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Red Carpet for 'Syracuse's 15th Ward and Beyond'

Richard Breland, featured in the new documentary, "Syracuse's 15th Ward and Beyond," walks the red carpet on his way into the premiere on May 22nd. Photo by Stephen Sartori, (c) Syracuse University, used with permission.

FOR SOME PEOPLE, there will be something familiar about Richard Breland. Tall and elegant, a native of the old 15th Ward and a long-time photographer, Breland contributed some of his own photos and was interviewed for "Syracuse's 15th Ward and Beyond." In fact, he and his brother Manny grew up alongside another photographer, Marjory Wilkins, in a neighboring flat at the same address on East Adams Street. All three attended the new, hour-and a-half documentary screened for a packed crowd of over 250 people last Saturday afternoon at Syracuse Stage's Storch Theatre. The reservation-only event was full two weeks in advance. The catered reception at one o'clock had live music by Ronnie Leigh and a Hollywood-style entrance for cast members, who arrived by limo at the red carpet amidst applause and flash bulbs. Richard Breland has graciously welcomed Central New York cinema patrons for years at various theaters -- he's currently at Regal Cinemas Shoppingtown -- and he seemed particularly to relish walking the red carpet himself.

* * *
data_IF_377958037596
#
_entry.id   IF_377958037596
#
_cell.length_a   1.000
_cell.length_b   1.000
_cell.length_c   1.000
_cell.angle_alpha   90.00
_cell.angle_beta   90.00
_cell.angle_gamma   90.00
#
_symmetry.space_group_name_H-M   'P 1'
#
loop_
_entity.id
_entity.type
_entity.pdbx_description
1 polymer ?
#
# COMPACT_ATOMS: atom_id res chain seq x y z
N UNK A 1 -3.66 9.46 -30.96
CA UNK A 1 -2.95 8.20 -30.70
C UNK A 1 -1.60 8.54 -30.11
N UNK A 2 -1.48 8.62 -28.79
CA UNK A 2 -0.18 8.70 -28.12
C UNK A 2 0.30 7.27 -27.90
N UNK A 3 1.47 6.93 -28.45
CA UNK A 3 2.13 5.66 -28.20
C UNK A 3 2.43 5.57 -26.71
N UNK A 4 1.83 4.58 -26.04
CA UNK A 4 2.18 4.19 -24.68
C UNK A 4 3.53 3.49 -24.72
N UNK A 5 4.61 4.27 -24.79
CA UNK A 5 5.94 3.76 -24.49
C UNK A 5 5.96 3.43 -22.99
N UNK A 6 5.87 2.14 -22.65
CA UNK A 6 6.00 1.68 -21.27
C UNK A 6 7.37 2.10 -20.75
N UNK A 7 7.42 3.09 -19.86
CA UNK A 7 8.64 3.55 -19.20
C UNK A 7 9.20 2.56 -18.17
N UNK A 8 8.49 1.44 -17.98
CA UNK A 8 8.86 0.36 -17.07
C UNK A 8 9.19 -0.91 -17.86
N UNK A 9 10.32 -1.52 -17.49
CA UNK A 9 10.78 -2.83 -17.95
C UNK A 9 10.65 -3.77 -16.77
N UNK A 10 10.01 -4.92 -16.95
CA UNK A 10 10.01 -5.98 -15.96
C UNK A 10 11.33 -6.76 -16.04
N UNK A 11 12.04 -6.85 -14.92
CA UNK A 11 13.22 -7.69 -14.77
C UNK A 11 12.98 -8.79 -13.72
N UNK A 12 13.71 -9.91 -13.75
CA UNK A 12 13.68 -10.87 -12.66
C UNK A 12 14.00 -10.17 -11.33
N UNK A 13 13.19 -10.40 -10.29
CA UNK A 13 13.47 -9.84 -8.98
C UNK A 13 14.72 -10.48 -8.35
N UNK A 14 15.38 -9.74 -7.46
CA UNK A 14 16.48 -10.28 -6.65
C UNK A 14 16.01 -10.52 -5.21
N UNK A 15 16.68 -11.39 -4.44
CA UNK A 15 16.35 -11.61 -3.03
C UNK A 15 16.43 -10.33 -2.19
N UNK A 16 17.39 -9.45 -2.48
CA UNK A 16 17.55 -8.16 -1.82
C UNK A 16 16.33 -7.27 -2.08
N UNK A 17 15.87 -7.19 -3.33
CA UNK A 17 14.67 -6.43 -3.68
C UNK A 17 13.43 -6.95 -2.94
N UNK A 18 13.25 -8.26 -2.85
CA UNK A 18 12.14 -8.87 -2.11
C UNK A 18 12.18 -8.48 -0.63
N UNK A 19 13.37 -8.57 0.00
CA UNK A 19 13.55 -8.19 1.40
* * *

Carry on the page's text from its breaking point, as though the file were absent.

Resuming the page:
Inside, Breland said he'd just returned from Washington in time for this. "There were 3,000 people there," he said. "We were there from the Peoples' Action Network to protest what the banks have been doing. We were there for three days."

He laughed, "No, there wasn't much coverage!"

After a beat, Breland confided, "One time we went to Chicago to protest a bankers' meeting and I infiltrated. I dressed up in a suit like a banker and went right in like I belonged there and no one challenged me. I talked right along with them. Some of our group were thrown out -- Rich Puchalski was -- but they didn't bother me. I stayed right there and I even took pictures of our group being thrown out. I said, 'Oh dear'" -- he mimicked genteel disdain -- "'let me get a picture of that.'"

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